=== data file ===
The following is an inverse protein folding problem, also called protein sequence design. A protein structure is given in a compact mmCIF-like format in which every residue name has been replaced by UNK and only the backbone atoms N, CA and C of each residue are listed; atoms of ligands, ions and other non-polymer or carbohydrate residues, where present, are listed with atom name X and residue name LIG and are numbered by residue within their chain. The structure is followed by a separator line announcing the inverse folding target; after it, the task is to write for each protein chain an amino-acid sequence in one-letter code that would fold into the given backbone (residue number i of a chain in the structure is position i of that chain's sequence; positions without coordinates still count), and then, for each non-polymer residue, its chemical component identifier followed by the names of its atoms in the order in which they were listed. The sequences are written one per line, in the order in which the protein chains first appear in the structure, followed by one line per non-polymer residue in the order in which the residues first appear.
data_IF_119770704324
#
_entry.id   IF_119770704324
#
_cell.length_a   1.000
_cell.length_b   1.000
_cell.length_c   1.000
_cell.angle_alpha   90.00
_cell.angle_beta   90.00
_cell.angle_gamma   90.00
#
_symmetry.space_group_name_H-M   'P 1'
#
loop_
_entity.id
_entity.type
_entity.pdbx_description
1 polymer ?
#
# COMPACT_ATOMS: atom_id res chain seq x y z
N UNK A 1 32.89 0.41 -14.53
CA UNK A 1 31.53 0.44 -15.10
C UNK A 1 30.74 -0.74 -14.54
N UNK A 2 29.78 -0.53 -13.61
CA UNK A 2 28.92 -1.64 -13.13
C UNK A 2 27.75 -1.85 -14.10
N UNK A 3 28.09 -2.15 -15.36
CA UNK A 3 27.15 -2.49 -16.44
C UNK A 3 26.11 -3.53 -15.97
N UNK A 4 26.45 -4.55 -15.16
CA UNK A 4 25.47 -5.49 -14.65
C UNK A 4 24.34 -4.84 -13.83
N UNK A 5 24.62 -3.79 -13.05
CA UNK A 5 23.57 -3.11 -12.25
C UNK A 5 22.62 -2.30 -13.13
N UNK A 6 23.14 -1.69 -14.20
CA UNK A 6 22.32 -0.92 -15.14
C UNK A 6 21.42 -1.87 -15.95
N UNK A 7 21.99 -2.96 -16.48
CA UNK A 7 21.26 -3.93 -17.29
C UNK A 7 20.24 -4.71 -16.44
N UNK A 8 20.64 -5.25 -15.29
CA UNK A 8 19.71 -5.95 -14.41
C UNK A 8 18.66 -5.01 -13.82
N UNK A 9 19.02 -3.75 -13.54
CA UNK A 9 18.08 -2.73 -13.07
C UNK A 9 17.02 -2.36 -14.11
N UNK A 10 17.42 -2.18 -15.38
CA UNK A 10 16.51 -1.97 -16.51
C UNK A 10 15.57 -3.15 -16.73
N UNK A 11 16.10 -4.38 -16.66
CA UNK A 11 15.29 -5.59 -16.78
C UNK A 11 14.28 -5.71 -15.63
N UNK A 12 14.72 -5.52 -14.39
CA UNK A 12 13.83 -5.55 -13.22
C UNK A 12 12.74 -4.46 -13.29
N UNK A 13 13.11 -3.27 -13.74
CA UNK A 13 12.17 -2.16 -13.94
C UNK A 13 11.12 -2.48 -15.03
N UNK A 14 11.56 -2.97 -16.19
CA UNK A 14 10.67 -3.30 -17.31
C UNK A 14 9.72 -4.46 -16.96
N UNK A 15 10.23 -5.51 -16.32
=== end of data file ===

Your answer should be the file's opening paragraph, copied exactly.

The following is an inverse protein folding problem, also called protein sequence design. A protein structure is given in a compact mmCIF-like format in which every residue name has been replaced by UNK and only the backbone atoms N, CA and C of each residue are listed; atoms of ligands, ions and other non-polymer or carbohydrate residues, where present, are listed with atom name X and residue name LIG and are numbered by residue within their chain. The structure is followed by a separator line announcing the inverse folding target; after it, the task is to write for each protein chain an amino-acid sequence in one-letter code that would fold into the given backbone (residue number i of a chain in the structure is position i of that chain's sequence; positions without coordinates still count), and then, for each non-polymer residue, its chemical component identifier followed by the names of its atoms in the order in which they were listed. The sequences are written one per line, in the order in which the protein chains first appear in the structure, followed by one line per non-polymer residue in the order in which the residues first appear.